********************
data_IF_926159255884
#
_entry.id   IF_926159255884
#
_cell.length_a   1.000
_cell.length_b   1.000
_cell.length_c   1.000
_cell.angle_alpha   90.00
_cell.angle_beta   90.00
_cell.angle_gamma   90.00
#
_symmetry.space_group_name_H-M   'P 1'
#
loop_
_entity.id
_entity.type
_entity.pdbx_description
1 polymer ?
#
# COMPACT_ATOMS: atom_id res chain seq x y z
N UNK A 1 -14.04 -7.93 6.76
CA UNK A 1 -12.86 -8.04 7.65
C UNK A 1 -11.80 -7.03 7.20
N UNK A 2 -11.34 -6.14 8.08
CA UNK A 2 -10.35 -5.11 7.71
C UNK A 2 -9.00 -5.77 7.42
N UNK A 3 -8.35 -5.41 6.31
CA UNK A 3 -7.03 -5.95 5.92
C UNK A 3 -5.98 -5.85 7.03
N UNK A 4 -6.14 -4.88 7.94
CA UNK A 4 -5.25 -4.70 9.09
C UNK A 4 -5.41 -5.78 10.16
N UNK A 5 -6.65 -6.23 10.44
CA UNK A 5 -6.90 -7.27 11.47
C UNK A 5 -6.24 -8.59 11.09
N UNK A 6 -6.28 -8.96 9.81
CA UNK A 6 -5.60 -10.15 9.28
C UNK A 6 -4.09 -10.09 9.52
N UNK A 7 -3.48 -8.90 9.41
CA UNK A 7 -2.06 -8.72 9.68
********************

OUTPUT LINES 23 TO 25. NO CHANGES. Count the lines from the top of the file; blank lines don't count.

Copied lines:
C UNK A 1 -11.80 -7.03 7.20
N UNK A 2 -11.34 -6.14 8.08
CA UNK A 2 -10.35 -5.11 7.71